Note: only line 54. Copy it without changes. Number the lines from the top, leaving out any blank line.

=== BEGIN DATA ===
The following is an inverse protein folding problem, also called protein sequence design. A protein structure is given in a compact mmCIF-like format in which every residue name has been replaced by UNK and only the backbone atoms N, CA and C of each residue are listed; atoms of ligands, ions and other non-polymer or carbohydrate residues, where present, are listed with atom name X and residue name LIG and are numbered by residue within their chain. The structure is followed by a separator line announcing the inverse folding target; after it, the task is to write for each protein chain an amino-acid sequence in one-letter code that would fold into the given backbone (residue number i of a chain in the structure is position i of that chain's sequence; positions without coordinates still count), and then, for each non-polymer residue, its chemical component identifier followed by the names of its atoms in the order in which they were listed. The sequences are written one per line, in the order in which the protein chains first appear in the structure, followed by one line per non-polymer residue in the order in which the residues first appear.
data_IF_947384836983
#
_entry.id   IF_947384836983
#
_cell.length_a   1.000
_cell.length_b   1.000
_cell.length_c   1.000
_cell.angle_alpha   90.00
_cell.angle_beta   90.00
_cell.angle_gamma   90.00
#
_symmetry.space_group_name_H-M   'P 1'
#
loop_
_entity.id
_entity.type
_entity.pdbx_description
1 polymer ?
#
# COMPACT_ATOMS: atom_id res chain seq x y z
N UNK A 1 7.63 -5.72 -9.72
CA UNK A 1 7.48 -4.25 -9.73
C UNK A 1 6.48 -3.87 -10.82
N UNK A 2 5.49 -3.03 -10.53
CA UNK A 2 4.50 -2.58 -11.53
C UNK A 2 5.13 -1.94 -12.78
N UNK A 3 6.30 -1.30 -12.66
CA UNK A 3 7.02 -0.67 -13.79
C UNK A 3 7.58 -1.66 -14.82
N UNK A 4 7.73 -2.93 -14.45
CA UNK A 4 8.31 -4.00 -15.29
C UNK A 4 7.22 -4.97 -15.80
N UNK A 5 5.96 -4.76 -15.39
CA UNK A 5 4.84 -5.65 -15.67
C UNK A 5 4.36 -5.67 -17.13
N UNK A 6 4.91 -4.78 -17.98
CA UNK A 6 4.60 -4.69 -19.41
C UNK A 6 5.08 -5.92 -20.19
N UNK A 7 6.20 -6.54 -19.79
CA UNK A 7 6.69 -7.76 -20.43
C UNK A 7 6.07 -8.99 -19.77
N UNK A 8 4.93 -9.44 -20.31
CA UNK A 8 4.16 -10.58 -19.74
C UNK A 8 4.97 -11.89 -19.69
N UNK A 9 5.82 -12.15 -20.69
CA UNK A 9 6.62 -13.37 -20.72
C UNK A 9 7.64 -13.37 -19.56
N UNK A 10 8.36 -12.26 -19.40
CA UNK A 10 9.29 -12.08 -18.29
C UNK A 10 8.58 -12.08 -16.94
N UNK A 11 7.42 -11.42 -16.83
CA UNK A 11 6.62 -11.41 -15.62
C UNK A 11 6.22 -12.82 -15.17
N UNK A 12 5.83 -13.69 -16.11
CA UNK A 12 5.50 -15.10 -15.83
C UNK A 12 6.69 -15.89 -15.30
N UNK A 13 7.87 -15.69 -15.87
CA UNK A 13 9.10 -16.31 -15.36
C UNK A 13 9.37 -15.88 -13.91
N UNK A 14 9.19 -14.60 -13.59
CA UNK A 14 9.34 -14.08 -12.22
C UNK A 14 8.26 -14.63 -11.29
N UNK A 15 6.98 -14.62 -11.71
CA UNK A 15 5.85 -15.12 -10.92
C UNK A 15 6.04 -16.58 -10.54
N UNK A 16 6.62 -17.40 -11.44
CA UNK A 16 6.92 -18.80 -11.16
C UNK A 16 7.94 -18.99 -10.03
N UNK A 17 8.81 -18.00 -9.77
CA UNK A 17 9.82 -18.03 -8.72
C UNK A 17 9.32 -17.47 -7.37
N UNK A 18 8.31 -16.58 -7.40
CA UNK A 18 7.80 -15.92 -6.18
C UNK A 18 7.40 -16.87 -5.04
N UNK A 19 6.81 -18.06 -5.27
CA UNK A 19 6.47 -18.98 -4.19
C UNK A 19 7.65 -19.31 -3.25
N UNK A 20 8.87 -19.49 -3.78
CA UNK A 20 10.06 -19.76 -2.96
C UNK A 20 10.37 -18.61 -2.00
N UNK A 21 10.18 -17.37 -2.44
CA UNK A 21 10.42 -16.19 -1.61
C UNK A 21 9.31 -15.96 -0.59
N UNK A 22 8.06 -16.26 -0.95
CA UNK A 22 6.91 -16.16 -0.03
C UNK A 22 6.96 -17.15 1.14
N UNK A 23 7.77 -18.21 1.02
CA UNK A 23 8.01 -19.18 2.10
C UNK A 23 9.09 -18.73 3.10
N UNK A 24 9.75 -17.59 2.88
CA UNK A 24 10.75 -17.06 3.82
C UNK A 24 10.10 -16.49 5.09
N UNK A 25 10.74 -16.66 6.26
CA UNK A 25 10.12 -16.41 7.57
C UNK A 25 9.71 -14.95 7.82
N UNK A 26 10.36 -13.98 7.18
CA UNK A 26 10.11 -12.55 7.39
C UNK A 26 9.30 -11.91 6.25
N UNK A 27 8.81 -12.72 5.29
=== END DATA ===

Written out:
C UNK A 11 6.22 -12.82 -15.17